Chief suspect in Natalee Holloway case pleads not guilty to extortion

Chief suspect in Natalee Holloway case pleads not guilty to extortion

, the chief suspect in the 2005 disappearance of Natalee Holloway, pleaded not guilty Friday to federal charges that he tried to extort money from the missing teen’s mother in exchange for revealing the location of her body.

Van der Sloot, 35, was extradited to the United States on Thursday from Peru, where he is serving a 28-year prison sentence after confessing to killing a Peruvian woman. He was arraigned in Birmingham, not far from the suburb where Holloway grew up, in his first court appearance in the case.

Natalee’s mother, Beth Holloway, watched the brief proceeding from the third row of the courtroom. She stared occasionally at van der Sloot but showed no obvious emotion.

“For 18 years, I have lived with the unbearable pain of Natalee’s loss,” she said in a statement Thursday. “Each day has been filled with unanswered questions and a longing for justice that has eluded us at every turn. But today … I am hopeful that some small semblance of justice may finally be realized.”

Afterward, she hugged friends who had come to offer their support along with Natalee’s father and brother. She declined to comment to reporters outside the courthouse.

Shackled and wearing jeans and a white T-shirt, van der Sloot declined to use a Dutch interpreter offered to him at Friday’s arraignment. He sat beside his court-appointed attorney, Kevin Butler, who entered the not guilty pleas on his behalf.

 is charged with one count each of extortion and wire fraud — the only charges to have ever linked the Dutch citizen to Holloway’s disappearance on the Caribbean island of Aruba.

Natalee Holloway, 18, was on a high school graduation trip with classmates in Aruba when she vanished in 2005. She was last seen leaving a bar with van der Sloot, who was a student at an international school on the island. Van der Sloot was identified as a main suspect and detained weeks later for questioning, along with two Surinamese brothers, but no charges were filed in the case.

A judge declared Holloway dead, but her body has never been found.

The mysterious disappearance sparked years of news coverage and countless true-crime podcasts.

U.S. prosecutors say that in 2010, van der Sloot reached out to Beth Holloway, seeking $250,000 to lead her to the young woman’s body and reveal the circumstances of her death. A grand jury indicted him that year.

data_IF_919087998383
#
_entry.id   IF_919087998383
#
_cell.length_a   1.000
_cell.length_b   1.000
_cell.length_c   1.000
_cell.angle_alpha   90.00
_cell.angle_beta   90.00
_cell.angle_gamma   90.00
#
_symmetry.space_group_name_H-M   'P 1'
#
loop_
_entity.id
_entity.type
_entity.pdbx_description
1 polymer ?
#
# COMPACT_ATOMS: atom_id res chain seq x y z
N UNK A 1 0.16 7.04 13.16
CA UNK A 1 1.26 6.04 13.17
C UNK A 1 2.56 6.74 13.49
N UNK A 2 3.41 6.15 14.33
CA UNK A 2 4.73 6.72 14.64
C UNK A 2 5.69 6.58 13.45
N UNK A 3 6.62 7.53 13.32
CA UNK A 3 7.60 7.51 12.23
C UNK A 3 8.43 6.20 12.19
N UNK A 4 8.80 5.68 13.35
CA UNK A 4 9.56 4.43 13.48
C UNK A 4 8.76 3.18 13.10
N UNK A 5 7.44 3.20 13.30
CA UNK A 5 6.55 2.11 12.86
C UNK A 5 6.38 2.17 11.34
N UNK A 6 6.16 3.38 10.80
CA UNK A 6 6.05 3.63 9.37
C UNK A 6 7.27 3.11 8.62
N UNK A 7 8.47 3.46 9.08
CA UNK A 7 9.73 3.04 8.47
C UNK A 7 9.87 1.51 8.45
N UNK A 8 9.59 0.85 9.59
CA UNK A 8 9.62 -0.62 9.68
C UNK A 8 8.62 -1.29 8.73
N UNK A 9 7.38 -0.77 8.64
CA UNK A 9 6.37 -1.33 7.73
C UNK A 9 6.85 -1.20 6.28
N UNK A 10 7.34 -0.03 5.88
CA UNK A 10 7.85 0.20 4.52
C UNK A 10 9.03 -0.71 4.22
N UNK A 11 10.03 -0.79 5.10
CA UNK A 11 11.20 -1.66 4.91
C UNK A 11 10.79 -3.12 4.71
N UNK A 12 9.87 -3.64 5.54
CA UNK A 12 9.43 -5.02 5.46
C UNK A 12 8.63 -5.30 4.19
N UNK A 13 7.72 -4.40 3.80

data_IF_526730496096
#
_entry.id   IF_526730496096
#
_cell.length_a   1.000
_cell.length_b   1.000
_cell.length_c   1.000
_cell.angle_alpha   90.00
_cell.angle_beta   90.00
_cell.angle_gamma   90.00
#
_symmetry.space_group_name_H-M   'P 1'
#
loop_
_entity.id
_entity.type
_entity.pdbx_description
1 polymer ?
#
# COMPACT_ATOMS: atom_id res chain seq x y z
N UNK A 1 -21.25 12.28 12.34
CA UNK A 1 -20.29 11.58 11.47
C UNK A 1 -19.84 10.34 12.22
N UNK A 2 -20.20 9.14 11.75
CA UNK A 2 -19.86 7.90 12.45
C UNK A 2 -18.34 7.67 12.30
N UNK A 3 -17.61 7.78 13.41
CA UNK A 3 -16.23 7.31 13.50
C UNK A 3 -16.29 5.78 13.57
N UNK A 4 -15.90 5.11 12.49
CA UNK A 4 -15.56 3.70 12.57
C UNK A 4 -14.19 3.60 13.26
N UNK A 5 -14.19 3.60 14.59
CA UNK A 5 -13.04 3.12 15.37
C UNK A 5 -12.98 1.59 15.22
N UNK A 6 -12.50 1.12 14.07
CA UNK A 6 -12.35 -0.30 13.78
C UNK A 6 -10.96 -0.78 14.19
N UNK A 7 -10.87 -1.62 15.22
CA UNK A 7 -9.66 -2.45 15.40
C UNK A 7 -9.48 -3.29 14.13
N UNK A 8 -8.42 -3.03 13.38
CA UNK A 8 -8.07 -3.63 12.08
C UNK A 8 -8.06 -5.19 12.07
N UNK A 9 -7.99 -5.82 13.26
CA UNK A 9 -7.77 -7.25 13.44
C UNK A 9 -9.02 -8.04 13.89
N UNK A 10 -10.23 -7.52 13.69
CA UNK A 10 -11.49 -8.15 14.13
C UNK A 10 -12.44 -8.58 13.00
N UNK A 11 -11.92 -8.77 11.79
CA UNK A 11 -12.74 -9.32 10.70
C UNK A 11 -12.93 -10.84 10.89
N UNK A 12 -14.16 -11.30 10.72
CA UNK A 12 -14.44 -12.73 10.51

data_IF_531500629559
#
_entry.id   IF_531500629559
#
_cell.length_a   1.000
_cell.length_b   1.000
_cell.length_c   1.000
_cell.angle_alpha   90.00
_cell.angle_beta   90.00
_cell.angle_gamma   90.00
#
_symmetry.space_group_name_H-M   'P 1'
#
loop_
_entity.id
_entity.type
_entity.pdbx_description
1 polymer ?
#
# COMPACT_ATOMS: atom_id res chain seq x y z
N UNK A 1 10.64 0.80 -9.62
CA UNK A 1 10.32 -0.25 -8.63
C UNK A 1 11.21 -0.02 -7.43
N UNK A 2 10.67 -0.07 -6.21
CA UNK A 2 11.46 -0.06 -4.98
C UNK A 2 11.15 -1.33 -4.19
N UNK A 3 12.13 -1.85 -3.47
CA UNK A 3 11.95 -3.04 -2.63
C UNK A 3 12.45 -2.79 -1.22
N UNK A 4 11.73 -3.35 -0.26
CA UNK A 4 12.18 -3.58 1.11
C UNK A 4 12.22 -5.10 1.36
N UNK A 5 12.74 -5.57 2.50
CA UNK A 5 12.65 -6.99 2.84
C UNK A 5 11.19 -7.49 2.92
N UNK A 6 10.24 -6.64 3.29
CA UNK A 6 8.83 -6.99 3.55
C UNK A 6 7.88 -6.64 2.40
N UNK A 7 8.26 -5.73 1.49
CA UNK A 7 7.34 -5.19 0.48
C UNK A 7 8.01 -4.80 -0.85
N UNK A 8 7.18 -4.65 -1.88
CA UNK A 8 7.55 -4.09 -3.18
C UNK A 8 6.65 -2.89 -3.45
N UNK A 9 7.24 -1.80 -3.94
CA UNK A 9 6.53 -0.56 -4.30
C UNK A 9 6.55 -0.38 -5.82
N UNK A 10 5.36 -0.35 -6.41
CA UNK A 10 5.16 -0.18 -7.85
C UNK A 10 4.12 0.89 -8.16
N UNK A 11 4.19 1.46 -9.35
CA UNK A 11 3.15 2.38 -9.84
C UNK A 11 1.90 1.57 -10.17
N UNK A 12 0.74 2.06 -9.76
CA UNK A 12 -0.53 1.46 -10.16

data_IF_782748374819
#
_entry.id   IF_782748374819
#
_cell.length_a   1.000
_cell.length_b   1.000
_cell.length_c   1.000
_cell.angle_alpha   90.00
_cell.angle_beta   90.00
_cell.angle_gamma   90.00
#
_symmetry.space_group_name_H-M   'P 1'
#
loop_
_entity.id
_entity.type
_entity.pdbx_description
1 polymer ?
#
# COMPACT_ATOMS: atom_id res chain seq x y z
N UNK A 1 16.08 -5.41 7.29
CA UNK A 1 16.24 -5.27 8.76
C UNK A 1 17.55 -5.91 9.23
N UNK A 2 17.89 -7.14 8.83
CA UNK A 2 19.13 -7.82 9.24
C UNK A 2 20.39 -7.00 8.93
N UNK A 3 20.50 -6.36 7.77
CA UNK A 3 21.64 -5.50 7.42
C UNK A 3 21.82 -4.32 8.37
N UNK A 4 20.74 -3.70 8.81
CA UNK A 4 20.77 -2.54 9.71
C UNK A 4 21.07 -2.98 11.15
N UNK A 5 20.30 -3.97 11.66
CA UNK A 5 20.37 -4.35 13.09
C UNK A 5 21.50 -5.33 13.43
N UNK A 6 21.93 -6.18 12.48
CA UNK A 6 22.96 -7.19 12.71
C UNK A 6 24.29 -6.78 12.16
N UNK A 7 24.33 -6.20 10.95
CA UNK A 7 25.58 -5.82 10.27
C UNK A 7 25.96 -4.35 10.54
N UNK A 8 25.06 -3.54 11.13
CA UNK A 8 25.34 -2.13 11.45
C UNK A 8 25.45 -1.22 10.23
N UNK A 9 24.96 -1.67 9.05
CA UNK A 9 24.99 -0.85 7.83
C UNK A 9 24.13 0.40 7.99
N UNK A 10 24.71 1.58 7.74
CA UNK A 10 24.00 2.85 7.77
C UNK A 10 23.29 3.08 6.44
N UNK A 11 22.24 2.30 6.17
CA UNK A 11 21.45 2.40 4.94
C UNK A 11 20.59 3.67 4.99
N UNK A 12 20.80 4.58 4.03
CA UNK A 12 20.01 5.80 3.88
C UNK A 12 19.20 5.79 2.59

In 2012, van der Sloot pleaded guilty in Peru to killing 21-year-old Stephany Flores, a business student from a prominent Peruvian family. She was killed in 2010 — five years to the day after Holloway’s disappearance.

Van der Sloot married a Peruvian woman in July 2014 in a ceremony at a maximum-security prison. He was shuffled between prisons in response to reports he enjoyed privileges like television, internet access and a cellphone, and accusations he threatened to kill a warden.

A 2001 treaty between Peru and the U.S. allows a suspect to be temporarily extradited to face trial in the other country. Van der Sloot’s attorney, Máximo Altez, initially indicated his client would not challenge his extradition but that changed Monday when he filed a writ of habeas corpus. A judge ruled against van der Sloot the following day.

Peru has agreed to let van der Sloot remain in U.S. custody until the Alabama case is concluded, including any appeal if he is convicted, according to a resolution published in Peru’s federal register. U.S. authorities agree to return him to Peru’s custody after that, the resolution states.

Van der Sloot’s arrival at the Birmingham courthouse, about 10 miles from Mountain Brook High School, was something of a day of reckoning for a state and a city that blames him for Holloway’s disappearance.

“It made me sick. I gasped, but I’m so grateful that he’s here,” said Cindy Rysedorph, a friend of the Holloway family, as she described her first glimpse of van der Sloot in the courtroom.

“We’re not trying him for murder — which we know he committed,” she said. “We’re trying him for the extortion. But yeah, it’s progress.”


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